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  • Buy The Sector Dips Portfolio: The Energy Sector Continues Dipping [View article]
    Alex, I think Boo means that I'm not continue to average down on the oil stocks after the XLE has retreated 14% more from April's price.

    I agree that gambling doubling down is different from averaging down on a stock. I'd gamble for fun and entertainment, but I average down a stock to get higher income and returns...and it's for my eventual financial independence.
    Aug 15, 2015. 03:09 PM | Likes Like |Link to Comment
  • Buy The Sector Dips Portfolio: The Energy Sector Continues Dipping [View article]
    Most, doesn't hurt to be cautious, and nibble whenever you really feel an itch. (That's what I'm telling myself now. :))
    Aug 15, 2015. 03:06 PM | 1 Like Like |Link to Comment
  • Buy The Sector Dips Portfolio: The Energy Sector Continues Dipping [View article]
    Eras,

    Yea, I'm a Canadian so I need to convert my Canadian dollars to USD when I want to buy a US stock.

    I wish I was smart enough to convert all my Canadian dollars to USD when they were at parity. At the time, I did what I could to pick great stocks: US or Canadian. So, I'm about 60% in Canadian stocks and 40% in US right now.

    Thanks for checking out my GM article.

    Cheers,
    C
    Aug 15, 2015. 03:05 PM | 1 Like Like |Link to Comment
  • Buy The Sector Dips Portfolio: The Energy Sector Continues Dipping [View article]
    Erasner, do you mean buying individual biotechs is high risk?

    I just tried looking up FBIOX via my broker, but it can't be found. I suppose the easiest way for me is to buy US stocks.

    Thanks, I hope so too. I continue to learn, make mistakes, and learn some more. Mostly sticking to dividend stocks and finding value.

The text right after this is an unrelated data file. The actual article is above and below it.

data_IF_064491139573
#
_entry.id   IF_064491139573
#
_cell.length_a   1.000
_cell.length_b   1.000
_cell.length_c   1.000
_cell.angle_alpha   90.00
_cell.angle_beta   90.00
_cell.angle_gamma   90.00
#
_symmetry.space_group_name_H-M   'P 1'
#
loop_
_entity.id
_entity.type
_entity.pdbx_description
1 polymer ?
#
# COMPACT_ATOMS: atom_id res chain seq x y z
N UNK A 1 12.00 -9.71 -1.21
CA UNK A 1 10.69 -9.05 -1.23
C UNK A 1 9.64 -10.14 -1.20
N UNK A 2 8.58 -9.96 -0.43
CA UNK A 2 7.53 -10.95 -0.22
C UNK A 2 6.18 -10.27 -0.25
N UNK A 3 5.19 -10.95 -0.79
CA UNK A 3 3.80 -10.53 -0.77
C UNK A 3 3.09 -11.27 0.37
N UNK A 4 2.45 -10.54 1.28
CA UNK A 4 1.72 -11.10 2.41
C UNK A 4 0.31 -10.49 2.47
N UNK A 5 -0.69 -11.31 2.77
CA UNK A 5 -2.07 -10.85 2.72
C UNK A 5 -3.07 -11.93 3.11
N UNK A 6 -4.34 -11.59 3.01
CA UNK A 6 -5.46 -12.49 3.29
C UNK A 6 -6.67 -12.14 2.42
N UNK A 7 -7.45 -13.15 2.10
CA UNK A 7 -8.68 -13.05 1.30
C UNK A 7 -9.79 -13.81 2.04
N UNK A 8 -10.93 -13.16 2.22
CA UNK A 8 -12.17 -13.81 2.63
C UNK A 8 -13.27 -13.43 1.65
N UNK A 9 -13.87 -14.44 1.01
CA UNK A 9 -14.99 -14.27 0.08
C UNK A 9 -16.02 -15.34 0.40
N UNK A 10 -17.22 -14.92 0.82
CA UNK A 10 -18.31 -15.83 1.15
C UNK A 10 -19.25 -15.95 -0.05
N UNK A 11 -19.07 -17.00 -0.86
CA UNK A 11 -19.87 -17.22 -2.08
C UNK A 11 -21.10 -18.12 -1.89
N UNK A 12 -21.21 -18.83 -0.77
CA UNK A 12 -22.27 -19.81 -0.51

Aug 15, 2015. 03:00 PM | Likes Like |Link to Comment
  • Buy The Sector Dips Portfolio: The Energy Sector Continues Dipping [View article]
    Timmies, given the choice between KMI and ENB, I'll pick ENB because converting Canadian dollars to USD requires 30% extra! It's such a pain... I want to buy V and AAPL for growth too...but again, that 30% grrr

    INTC is getting interesting. First time I heard of MU, but wow, it's P/E is around 6.

    I need to work on my cash, but there's always something good that seems to be on value lol
    Aug 15, 2015. 02:49 PM | Likes Like |Link to Comment
  • Buy The Sector Dips Portfolio: The Energy Sector Continues Dipping [View article]
    Alex, then, other than "the safest way is still to wait until reversal of the oil price", I should also add "dollar-cost average in".

    You're right. It's hard to determine when a reversal begins. So dollar-cost averaging in should help in this situation when you believe you see a reversal.

    Most of my energy stocks are down, too. Only ENB and KMI are green.
    Aug 15, 2015. 02:37 PM | Likes Like |Link to Comment
  • Buy The Sector Dips Portfolio: The Energy Sector Continues Dipping [View article]